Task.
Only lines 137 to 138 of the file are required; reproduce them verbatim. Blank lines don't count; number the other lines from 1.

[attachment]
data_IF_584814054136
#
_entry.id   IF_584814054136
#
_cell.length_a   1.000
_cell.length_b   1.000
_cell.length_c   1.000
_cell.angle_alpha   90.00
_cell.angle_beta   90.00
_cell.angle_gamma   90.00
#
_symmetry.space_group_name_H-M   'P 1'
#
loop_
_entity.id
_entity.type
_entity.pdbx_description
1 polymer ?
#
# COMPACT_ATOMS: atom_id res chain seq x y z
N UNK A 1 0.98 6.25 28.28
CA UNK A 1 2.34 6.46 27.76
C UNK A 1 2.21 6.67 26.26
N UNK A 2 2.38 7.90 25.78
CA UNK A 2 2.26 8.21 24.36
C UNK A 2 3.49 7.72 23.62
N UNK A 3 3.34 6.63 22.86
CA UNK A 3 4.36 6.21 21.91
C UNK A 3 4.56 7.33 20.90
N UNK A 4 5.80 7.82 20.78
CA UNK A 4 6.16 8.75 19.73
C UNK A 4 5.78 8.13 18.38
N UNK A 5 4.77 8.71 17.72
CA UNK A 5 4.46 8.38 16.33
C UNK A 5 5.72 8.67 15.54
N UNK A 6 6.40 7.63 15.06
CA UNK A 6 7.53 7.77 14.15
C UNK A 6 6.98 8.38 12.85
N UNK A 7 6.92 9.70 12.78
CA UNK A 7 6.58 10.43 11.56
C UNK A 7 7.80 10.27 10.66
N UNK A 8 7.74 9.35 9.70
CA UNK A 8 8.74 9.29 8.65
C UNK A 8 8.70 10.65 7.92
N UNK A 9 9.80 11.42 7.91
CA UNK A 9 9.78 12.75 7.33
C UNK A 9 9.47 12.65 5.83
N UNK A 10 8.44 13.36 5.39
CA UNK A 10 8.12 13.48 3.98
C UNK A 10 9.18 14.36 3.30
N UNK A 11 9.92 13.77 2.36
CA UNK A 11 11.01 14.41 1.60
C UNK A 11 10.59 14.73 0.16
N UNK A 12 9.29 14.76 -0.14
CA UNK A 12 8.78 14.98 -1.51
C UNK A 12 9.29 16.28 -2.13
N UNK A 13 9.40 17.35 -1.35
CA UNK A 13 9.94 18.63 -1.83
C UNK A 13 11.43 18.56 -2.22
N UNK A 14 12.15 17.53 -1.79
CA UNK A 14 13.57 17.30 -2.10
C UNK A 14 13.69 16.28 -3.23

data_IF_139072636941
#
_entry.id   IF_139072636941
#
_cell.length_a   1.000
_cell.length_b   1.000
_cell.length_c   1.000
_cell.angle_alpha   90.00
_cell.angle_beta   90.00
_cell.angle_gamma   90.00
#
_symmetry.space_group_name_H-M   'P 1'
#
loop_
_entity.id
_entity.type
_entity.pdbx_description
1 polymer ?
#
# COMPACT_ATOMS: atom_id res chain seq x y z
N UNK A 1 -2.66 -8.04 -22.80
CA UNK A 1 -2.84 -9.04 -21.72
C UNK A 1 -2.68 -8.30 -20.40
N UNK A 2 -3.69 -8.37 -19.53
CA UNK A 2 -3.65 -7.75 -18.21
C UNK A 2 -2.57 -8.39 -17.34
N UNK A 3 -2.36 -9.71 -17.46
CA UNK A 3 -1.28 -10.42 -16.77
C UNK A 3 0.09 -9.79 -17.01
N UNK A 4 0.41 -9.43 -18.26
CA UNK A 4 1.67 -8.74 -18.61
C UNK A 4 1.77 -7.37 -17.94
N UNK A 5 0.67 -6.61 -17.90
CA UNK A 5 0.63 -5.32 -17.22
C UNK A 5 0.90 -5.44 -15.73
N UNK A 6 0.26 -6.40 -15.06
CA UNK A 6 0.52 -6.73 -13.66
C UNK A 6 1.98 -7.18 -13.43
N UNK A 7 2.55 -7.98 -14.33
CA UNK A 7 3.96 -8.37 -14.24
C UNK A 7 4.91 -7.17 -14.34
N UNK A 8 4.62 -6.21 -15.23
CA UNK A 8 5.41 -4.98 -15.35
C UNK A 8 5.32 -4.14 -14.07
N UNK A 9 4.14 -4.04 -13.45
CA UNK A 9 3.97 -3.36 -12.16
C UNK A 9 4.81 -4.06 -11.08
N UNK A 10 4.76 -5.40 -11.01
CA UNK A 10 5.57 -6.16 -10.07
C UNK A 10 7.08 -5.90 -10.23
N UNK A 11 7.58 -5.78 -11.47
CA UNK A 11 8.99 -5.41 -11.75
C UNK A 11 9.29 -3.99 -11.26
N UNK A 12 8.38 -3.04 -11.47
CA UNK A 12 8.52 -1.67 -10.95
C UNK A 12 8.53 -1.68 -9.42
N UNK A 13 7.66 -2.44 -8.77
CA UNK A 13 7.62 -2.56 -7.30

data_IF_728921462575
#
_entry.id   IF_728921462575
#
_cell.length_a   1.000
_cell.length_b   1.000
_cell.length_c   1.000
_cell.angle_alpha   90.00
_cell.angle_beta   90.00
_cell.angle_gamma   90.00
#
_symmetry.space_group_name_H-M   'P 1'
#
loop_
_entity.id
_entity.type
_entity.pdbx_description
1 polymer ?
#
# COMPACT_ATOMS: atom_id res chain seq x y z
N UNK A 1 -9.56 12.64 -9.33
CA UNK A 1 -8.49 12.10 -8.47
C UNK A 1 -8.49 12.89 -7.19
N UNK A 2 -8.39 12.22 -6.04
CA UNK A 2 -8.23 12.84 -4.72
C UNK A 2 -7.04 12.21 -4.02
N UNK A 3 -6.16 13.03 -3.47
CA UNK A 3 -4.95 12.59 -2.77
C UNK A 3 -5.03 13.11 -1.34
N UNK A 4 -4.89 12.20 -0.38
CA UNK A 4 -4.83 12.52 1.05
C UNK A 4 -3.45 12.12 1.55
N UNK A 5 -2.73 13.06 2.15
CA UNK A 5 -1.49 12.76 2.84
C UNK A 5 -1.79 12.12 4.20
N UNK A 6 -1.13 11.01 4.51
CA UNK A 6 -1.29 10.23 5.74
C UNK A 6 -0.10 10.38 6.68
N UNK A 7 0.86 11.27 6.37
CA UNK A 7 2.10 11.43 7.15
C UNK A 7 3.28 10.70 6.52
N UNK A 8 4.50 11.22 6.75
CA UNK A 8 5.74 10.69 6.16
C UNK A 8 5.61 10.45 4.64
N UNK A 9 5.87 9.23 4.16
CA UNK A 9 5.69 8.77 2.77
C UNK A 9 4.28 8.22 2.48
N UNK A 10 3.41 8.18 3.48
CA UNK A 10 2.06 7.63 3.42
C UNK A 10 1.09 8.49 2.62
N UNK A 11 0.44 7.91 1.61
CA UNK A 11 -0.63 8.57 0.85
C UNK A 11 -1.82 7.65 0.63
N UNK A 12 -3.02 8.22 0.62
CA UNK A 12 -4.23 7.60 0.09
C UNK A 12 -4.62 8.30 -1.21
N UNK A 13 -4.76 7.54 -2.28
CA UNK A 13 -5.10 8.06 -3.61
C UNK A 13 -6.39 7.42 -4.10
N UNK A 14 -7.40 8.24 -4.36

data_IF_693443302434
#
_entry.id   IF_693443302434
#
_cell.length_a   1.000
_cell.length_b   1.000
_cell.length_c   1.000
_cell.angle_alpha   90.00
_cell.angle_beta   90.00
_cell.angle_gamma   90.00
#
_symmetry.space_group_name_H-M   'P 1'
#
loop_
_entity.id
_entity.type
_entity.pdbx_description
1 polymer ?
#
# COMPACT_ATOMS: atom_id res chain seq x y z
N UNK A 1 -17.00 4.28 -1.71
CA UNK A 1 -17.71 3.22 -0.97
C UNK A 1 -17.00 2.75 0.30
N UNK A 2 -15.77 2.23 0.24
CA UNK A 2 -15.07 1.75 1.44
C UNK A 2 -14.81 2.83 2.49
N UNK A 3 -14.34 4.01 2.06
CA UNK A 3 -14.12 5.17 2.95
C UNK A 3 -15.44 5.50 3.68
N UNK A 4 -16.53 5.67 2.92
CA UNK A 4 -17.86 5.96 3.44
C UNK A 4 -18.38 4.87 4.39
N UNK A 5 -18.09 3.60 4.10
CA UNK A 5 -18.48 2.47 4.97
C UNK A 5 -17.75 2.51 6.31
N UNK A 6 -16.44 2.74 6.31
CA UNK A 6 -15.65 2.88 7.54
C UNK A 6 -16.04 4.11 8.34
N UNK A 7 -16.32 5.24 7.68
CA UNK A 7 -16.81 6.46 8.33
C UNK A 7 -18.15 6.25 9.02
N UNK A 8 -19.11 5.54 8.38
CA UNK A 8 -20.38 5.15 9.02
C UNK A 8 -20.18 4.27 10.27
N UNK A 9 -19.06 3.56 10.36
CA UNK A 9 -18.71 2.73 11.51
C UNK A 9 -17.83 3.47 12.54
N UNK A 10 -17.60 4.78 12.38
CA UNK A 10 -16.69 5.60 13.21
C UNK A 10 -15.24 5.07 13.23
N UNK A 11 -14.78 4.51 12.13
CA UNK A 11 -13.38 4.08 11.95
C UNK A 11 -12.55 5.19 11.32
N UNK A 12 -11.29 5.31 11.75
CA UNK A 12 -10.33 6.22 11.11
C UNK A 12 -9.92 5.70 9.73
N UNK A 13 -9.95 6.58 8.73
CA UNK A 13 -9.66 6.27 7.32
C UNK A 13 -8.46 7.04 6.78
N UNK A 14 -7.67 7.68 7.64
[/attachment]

_entity.pdbx_description
1 polymer ?